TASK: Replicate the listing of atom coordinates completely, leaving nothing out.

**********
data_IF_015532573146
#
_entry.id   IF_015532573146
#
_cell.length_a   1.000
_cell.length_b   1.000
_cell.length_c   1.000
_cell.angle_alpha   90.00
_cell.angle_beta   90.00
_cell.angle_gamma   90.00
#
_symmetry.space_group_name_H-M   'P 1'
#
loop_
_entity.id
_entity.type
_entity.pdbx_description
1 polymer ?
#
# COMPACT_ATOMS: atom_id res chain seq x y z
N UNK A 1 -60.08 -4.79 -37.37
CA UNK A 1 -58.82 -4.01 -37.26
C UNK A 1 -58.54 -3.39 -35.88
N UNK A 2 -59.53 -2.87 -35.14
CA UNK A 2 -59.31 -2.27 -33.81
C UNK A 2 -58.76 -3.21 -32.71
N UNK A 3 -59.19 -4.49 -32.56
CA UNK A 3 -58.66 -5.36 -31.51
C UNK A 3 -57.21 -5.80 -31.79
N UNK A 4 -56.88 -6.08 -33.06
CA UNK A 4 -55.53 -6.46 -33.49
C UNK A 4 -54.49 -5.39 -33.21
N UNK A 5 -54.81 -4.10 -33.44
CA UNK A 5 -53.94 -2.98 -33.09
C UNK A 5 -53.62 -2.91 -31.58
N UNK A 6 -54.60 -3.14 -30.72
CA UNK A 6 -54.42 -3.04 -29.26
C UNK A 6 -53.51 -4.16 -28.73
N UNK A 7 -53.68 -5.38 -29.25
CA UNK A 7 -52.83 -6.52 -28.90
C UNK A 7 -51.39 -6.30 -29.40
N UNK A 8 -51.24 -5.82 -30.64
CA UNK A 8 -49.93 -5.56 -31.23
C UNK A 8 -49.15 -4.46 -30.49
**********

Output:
data_IF_015532573146
#
_entry.id   IF_015532573146
#
_cell.length_a   1.000
_cell.length_b   1.000
_cell.length_c   1.000
_cell.angle_alpha   90.00
_cell.angle_beta   90.00
_cell.angle_gamma   90.00
#
_symmetry.space_group_name_H-M   'P 1'
#
loop_
_entity.id
_entity.type
_entity.pdbx_description
1 polymer ?
#
# COMPACT_ATOMS: atom_id res chain seq x y z
N UNK A 1 -60.08 -4.79 -37.37
CA UNK A 1 -58.82 -4.01 -37.26
C UNK A 1 -58.54 -3.39 -35.88
N UNK A 2 -59.53 -2.87 -35.14
CA UNK A 2 -59.31 -2.27 -33.81
C UNK A 2 -58.76 -3.21 -32.71
N UNK A 3 -59.19 -4.49 -32.56
CA UNK A 3 -58.66 -5.36 -31.51
C UNK A 3 -57.21 -5.80 -31.79
N UNK A 4 -56.88 -6.08 -33.06
CA UNK A 4 -55.53 -6.46 -33.49
C UNK A 4 -54.49 -5.39 -33.21
N UNK A 5 -54.81 -4.10 -33.44
CA UNK A 5 -53.94 -2.98 -33.09
C UNK A 5 -53.62 -2.91 -31.58
N UNK A 6 -54.60 -3.14 -30.72
CA UNK A 6 -54.42 -3.04 -29.26
C UNK A 6 -53.51 -4.16 -28.73
N UNK A 7 -53.68 -5.38 -29.25
CA UNK A 7 -52.83 -6.52 -28.90
C UNK A 7 -51.39 -6.30 -29.40
N UNK A 8 -51.24 -5.82 -30.64
CA UNK A 8 -49.93 -5.56 -31.23
C UNK A 8 -49.15 -4.46 -30.49